Sat, Jun 30, 2018 - Page 3 News List

Hot weather can make rosacea symptoms worse

By Lin Hui-chin and William Hetherington  /  Staff reporter, with staff writer

With the onset of summer, dermatologists said that hot weather can exacerbate the symptoms brought on by the common skin disease rosacea.

People often misdiagnose rosacea, causing it to go untreated and its symptoms to worsen, dermatologist and author Chiu Pin-chi (邱品齊) said.

The number of rosacea patients increases when the weather gets hot, he said, adding that the condition might be related to a large increase in facial skin-borne parasites.

Between 1 percent and 5 percent of the population has rosacea, which is more common among women aged 30 to 60, he said.

Women are three times more likely than men to contract the disease, he said.

The common symptoms of rosacea are redness, pimples, swelling, and small and superficial dilated blood vessels, with many people mistaking it for acne, he said.

Research has established a link between the presence of Demodex — a genus of tiny mites that live in or near the hair follicles of mammals — and the onset of rosacea, said Lin Cheng-hsien (林政賢), director of a Kaohsiung-based skin clinic that bears his name.

Although Demodex are also present on the skin of healthy people, in rosacea patients the mites increase to abnormally large numbers, causing chronic inflammation, he said.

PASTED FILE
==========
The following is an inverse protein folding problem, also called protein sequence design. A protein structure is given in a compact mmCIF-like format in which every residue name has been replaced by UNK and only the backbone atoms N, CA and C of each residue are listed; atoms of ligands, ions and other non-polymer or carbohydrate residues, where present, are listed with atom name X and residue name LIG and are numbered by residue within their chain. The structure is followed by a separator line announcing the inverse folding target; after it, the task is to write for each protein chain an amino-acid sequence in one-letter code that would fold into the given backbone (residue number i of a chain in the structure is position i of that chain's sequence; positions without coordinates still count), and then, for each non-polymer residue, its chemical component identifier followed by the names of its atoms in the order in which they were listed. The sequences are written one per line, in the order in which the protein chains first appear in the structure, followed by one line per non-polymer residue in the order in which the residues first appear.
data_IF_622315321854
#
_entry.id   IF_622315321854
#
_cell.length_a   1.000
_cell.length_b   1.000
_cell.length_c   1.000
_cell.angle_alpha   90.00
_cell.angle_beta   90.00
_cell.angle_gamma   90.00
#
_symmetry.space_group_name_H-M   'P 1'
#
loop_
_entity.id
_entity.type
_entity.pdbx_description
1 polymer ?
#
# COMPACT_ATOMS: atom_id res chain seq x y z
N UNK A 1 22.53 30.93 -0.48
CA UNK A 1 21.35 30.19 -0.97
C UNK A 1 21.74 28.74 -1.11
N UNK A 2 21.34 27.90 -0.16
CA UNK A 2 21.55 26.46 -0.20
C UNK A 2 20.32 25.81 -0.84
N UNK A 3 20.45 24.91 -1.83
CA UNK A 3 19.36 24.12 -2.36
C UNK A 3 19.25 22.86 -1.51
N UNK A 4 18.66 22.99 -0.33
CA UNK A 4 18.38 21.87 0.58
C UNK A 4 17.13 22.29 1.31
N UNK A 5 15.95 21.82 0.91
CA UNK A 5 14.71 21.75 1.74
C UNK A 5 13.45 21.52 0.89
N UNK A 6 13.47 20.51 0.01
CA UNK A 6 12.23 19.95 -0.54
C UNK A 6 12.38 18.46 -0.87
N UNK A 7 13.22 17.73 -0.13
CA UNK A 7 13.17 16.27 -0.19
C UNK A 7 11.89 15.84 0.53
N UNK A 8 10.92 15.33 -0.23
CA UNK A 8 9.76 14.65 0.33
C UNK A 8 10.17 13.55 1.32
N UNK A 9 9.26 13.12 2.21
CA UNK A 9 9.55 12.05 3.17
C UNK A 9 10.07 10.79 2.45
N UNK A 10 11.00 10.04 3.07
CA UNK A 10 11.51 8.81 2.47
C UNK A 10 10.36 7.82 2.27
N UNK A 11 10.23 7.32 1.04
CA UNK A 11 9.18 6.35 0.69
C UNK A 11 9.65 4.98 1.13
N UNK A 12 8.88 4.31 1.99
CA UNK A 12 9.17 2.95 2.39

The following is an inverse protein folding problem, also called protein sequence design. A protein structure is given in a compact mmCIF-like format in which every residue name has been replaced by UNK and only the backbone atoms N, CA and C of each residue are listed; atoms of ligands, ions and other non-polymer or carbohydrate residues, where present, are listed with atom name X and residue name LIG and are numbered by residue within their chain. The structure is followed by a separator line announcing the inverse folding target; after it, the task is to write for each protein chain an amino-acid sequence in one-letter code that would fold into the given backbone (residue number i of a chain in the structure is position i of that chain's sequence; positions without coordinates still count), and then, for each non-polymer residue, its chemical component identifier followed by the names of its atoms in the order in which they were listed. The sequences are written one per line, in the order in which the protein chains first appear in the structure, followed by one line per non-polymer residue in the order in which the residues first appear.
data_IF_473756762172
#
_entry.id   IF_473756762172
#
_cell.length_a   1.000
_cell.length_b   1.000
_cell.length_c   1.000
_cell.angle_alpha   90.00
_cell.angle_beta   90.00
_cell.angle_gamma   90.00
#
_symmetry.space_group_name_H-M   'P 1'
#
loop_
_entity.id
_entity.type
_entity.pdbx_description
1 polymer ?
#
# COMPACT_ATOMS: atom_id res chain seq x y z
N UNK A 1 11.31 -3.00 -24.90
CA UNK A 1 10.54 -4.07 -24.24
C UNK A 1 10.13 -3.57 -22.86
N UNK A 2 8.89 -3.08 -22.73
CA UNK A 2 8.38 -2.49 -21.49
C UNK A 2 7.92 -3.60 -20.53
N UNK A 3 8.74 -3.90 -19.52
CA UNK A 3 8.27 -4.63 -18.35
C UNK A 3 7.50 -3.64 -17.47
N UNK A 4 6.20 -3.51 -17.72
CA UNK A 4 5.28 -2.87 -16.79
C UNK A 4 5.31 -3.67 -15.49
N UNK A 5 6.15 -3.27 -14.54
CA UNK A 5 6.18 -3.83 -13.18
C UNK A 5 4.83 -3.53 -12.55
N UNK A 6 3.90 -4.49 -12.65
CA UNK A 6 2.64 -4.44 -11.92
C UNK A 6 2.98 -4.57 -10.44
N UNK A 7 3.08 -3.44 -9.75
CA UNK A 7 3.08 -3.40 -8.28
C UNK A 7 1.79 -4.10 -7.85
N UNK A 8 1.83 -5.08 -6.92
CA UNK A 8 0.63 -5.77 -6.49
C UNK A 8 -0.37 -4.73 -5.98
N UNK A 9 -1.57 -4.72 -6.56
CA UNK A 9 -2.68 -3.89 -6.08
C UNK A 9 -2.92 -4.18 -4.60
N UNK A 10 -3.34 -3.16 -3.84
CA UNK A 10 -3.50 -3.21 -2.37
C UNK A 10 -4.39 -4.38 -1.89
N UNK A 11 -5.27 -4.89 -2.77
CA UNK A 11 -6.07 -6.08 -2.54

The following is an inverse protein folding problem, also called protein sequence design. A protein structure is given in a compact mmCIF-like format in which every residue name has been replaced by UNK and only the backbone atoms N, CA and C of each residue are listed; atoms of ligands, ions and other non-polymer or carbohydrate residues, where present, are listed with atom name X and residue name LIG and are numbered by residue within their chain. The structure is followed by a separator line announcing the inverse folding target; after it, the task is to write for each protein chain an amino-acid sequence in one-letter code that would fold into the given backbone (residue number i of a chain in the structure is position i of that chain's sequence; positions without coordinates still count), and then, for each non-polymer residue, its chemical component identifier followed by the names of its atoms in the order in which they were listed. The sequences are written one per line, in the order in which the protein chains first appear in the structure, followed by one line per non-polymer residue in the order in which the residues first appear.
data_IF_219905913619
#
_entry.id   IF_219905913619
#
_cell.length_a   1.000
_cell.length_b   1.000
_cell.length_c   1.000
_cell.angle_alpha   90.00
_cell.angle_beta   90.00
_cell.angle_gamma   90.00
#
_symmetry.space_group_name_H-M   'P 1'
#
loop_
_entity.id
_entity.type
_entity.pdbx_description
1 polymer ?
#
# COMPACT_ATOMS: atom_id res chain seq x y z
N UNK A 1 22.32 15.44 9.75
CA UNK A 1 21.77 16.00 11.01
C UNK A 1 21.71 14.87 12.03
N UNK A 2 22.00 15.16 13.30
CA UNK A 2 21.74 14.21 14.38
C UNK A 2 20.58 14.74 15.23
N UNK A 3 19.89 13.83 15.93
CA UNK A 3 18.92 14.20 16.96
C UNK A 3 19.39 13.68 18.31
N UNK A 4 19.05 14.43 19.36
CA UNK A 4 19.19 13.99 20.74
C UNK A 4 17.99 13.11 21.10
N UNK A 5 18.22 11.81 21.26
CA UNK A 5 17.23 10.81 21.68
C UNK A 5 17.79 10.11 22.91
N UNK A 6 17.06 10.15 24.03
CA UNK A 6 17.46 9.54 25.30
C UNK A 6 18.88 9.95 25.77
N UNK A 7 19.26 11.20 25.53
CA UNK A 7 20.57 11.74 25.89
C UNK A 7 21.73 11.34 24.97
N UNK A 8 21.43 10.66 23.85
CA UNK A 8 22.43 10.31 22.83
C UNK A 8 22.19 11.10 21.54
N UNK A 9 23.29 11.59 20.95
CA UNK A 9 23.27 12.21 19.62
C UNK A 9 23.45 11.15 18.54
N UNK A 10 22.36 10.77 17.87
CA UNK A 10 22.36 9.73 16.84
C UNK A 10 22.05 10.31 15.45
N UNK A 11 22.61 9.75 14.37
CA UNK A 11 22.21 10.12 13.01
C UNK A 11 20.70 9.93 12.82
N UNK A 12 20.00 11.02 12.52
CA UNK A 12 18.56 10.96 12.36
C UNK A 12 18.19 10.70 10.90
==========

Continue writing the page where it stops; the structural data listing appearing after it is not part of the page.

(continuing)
There are normally seven or eight mites on every square centimeter of a person’s face, but on the face of someone with rosacea, they number about 100, he said.

Clinical studies have found that killing the mites reduces inflammation, which is done by applying medicated cream, he said.

He cited as an example a 30-year-old woman, surnamed Tsai (蔡), whom he treated for the disease.

Tsai has had the condition for eight years and had spent a lot of money on skin-care products to treat the rashes and pimples on her face that the condition caused, he said.

The severe redness and swelling in her face also made her very self-conscious, he said.

Tsai’s condition improved after using oral and topical medications for two months, he added.

The severity of Tsai’s rosacea is now about 20 percent of what it was before she began treatment, he said.

Aside from heat, other factors that might worsen the symptoms of rosacea include exercise, sunlight, cold, spicy food, alcohol, menopause and stress, Chiu said.

He advised those with the condition to always use sunscreen and avoid eating greasy foods.

They should also avoid hot springs and strenuous exercise, he said.

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